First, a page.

Human beings sometimes read stories to step into another person’s shoes, escape their own lives or to delve into something new, exciting and different. But just how new and different is the publishing industry, and where is it headed?
A 2019 Bustle article reported an increase in diverse representation in the publishing industry, partially due to the 2014 We Need Diverse Books campaign.
However, the article also reported that the characters in children’s books that were only seven percent African American, compared to 50 percent white characters, as a 2018 Cooperative Children’s Book Center of Education study found.
The African American Studies program at Boston University hosted their annual book sale fundraiser at the African American Studies department building for six hours on Friday.
Meredith McDuffie, a senior in the College of Arts and Sciences who worked at the event, said the book sale had almost 150 books for sale, with primarily Black authors represented. This was not necessarily a deliberate choice, McDuffie said, but a reflection of the community’s donations and interests.
“I feel like [that’s] always on the back of our minds, how much exposure are authors of color getting, and not just in really popular genres like fiction or drama or anything but also academically speaking,” McDuffie said, “this is a school, this is an institution, it’s an academic program. So we do think it’s important to promote academics of color.”
While the book sale was attended primarily by those connected to the department, Lisa Gozashti, co-owner of Brookline Booksmith, said bookstore owners and residents in Brookline and Boston are leading the way to a more diverse future.
“We consider it our mission … to celebrate diverse voices and to celebrate all voices,” Gozashti said. “Especially in a time that’s as fractious as the times that we’re currently living in, it’s even more imperative that we dig deeper and are more disciplined and making sure that we are representing all of those voices.”
Black authors in particular are represented in every section of Brookline Booksmith, Gozashti said.
“Wherever their voices are in print, we do our very best to honor those voices and make them available to our public,” Gozashti said.
Not only are diverse voices represented, Gozashti said, but they have become more popular in recent years. Gozashti, who has worked for the store for 21 years, said she has “definitely” seen this popularity reflected in an increase in sales at Brookline Booksmith.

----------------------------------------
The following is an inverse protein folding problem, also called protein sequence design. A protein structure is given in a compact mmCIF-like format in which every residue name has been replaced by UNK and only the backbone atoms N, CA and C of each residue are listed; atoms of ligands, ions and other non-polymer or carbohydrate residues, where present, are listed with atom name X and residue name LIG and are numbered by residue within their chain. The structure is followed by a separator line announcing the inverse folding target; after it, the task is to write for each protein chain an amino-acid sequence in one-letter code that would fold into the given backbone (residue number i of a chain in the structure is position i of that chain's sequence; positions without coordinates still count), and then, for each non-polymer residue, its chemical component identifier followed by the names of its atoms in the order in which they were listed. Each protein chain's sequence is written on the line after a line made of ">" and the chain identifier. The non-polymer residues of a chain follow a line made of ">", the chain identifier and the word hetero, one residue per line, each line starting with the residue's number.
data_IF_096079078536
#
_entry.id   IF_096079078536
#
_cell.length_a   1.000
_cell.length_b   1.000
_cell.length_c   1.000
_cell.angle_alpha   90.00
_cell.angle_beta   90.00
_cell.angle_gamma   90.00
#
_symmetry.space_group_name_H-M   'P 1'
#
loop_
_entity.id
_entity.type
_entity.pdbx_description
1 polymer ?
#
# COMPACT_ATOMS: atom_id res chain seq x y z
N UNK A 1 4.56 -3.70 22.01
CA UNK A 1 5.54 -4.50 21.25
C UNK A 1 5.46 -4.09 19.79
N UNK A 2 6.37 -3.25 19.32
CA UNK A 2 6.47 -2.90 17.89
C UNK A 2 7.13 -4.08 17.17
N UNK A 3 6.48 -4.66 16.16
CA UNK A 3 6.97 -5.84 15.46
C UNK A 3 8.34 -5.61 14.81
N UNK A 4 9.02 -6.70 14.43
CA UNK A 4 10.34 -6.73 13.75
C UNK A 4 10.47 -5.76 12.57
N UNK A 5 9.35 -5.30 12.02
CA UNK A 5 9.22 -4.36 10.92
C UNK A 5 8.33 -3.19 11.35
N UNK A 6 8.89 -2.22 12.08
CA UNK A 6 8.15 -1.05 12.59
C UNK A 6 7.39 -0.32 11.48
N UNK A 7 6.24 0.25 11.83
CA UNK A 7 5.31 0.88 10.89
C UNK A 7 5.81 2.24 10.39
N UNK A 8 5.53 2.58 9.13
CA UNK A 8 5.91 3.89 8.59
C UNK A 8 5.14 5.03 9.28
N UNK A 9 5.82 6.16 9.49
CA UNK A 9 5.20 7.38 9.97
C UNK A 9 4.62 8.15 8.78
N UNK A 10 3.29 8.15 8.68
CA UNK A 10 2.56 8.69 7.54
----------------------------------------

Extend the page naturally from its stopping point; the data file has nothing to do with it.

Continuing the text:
“The sales have grown hugely and interest has grown and our events have been great,” Gozashti said. “When we have Black authors or transnational authors, there’s an increasing attendance [and] the Black studies section has quadrupled in the last few years.”
Gozashti said the store prides itself in particular on their Transnational Literature Series — a new initiative by the bookstore in partnership with Words Without Borders and the Forum Network at WGBH — to promote works in translation and those that focus on migration.
The series has been well-regarded by the community, Gozasthi said, so much so that she said they moved the transnational section closer to the window.
Although there is still discrimination in the publishing industry, Gozasthi said she still has hope for a positive, diverse future throughout bookstores.
“[Other bookstores] are going to want to be representing [diverse] voices because that’s where the heart of literature is today,” Gozashti said. “That’s where all the real creative work is being done.”
Joyce Kosofsky, who owns Brattle Book Shop with her husband, said the store only sells used, rare and antiquarian books they purchase used from estates.
With books coming from what Kosofsky referred to as the “three D’s” — death, divorce and debt — the Boston bookstore offers a wide range of subjects.
“You name the section, we have it,” Kosofsky said. “We’re a general bookshop, we don’t specialize. My husband always says we specialize in not specializing. If it’s a subject, we’ve got a section for it.”
By the nature of their store, Kosofsky said they can’t seek out specific authors or specific books, and would not turn away a book from a particular ethnicity. Kosofsky said she could not quantify the racial diversity among their collections.
“We don’t represent authors as [much as we] sell books,” Kosofsky said. “That’s about as diverse as it can get.”
CORRECTION: A previous version of this article stated that Brattle Book Shop accepts books as donations. An updated version states all books sold by Brattle Book Shop are purchased.